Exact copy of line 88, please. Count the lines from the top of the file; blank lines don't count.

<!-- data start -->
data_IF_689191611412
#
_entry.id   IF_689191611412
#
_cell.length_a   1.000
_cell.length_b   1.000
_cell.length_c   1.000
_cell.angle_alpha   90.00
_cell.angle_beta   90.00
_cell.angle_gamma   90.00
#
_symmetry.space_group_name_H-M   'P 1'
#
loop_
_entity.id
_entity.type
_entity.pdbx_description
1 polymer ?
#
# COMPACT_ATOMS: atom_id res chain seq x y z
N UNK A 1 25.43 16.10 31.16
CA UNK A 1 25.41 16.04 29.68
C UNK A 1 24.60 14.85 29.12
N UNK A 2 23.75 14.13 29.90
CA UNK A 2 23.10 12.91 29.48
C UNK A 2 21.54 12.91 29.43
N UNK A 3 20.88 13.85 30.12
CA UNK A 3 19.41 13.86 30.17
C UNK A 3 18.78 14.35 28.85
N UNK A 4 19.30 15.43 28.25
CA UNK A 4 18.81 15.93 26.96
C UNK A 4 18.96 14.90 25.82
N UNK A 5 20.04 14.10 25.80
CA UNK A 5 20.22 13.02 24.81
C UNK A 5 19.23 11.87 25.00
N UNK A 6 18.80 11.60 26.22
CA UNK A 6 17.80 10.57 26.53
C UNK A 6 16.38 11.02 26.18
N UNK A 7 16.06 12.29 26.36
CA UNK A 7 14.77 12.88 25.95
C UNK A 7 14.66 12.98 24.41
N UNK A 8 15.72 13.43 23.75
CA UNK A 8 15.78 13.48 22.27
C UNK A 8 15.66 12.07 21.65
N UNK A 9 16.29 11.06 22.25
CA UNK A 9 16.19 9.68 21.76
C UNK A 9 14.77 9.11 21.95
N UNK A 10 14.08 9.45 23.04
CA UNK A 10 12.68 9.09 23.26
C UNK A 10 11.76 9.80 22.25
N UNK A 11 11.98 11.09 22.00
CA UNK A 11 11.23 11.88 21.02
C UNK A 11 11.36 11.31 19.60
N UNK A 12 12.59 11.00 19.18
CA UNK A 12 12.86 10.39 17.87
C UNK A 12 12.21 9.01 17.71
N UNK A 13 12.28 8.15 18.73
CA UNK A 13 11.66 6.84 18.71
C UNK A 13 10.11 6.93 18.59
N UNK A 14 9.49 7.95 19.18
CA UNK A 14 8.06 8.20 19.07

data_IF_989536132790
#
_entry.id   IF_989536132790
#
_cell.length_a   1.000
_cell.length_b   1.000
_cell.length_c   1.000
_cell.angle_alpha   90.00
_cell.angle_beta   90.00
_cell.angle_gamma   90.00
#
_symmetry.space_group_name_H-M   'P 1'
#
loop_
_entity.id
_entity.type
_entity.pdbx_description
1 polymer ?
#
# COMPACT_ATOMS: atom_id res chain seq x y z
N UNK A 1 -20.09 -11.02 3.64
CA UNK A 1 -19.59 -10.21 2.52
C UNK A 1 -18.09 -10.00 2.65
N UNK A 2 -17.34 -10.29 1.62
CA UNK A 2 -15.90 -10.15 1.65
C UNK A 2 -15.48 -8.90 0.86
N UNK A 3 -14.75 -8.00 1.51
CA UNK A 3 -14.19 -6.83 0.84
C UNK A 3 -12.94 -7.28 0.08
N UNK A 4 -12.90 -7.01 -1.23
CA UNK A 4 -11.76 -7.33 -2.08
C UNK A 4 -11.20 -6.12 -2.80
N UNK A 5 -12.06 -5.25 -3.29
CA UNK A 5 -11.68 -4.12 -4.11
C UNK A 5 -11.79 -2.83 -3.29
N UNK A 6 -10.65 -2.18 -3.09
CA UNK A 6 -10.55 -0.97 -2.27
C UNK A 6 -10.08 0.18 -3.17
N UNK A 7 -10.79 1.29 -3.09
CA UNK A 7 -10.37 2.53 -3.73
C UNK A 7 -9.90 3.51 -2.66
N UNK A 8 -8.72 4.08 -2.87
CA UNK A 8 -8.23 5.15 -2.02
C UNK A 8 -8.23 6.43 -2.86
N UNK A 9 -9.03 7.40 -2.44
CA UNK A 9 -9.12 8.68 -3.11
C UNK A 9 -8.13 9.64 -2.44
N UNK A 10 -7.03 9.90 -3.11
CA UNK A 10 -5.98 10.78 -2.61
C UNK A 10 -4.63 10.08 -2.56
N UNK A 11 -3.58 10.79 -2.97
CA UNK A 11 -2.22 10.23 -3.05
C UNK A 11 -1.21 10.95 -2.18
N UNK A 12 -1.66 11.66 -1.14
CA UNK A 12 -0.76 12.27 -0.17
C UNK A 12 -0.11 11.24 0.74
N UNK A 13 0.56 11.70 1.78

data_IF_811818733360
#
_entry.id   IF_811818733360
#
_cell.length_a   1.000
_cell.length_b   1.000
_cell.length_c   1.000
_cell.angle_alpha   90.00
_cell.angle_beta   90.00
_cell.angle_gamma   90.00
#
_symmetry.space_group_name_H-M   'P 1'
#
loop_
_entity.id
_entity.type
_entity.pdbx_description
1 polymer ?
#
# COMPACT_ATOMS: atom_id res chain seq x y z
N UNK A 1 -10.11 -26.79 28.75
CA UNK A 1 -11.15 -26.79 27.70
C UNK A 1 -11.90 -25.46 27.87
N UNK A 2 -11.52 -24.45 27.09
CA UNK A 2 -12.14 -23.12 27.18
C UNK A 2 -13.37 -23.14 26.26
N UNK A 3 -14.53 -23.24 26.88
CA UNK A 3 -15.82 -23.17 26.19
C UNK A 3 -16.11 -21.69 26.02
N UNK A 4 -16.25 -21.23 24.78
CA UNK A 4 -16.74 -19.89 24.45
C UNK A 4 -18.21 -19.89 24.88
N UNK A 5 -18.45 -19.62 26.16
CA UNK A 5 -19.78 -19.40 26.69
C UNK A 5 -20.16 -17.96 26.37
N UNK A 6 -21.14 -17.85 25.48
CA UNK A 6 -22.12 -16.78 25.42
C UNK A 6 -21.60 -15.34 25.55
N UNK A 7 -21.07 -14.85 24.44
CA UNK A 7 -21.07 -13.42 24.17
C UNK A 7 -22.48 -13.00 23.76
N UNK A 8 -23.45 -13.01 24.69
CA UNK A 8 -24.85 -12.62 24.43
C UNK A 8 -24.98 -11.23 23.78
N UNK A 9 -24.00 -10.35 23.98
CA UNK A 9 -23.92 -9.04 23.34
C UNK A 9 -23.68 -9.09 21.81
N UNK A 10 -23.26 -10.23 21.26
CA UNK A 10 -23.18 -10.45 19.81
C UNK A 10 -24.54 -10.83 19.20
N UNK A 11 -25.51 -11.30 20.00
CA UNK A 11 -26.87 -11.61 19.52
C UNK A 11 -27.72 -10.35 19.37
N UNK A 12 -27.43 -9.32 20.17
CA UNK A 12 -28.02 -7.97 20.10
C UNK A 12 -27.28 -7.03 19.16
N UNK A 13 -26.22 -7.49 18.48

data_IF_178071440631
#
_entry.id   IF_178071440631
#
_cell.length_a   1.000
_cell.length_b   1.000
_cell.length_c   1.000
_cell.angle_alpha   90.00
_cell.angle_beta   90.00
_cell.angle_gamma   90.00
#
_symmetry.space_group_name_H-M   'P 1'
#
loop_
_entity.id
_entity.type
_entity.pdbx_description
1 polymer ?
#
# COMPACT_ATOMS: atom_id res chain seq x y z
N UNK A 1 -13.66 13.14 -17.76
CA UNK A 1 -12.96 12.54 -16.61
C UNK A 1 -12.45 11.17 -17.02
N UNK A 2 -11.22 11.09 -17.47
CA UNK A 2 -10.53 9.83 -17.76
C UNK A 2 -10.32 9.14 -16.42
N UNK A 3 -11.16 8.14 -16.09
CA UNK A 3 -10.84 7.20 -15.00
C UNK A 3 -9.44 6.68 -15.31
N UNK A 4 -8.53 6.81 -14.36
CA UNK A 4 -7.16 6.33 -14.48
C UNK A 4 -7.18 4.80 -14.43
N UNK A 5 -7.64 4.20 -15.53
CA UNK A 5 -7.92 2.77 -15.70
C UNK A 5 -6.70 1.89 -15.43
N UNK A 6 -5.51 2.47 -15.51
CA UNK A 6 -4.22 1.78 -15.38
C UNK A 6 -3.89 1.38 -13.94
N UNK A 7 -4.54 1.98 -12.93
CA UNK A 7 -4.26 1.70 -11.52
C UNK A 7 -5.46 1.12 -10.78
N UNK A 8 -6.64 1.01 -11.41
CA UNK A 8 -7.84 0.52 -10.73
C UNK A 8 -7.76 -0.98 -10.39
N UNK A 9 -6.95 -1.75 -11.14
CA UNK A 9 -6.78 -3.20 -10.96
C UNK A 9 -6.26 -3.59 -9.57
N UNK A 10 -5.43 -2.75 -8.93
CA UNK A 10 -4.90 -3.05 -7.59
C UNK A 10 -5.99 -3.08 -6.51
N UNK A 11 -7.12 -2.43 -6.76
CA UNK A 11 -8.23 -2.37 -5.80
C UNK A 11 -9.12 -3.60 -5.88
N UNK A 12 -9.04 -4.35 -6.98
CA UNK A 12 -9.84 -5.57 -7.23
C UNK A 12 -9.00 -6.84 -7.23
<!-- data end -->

N UNK A 3 -14.75 -8.00 1.51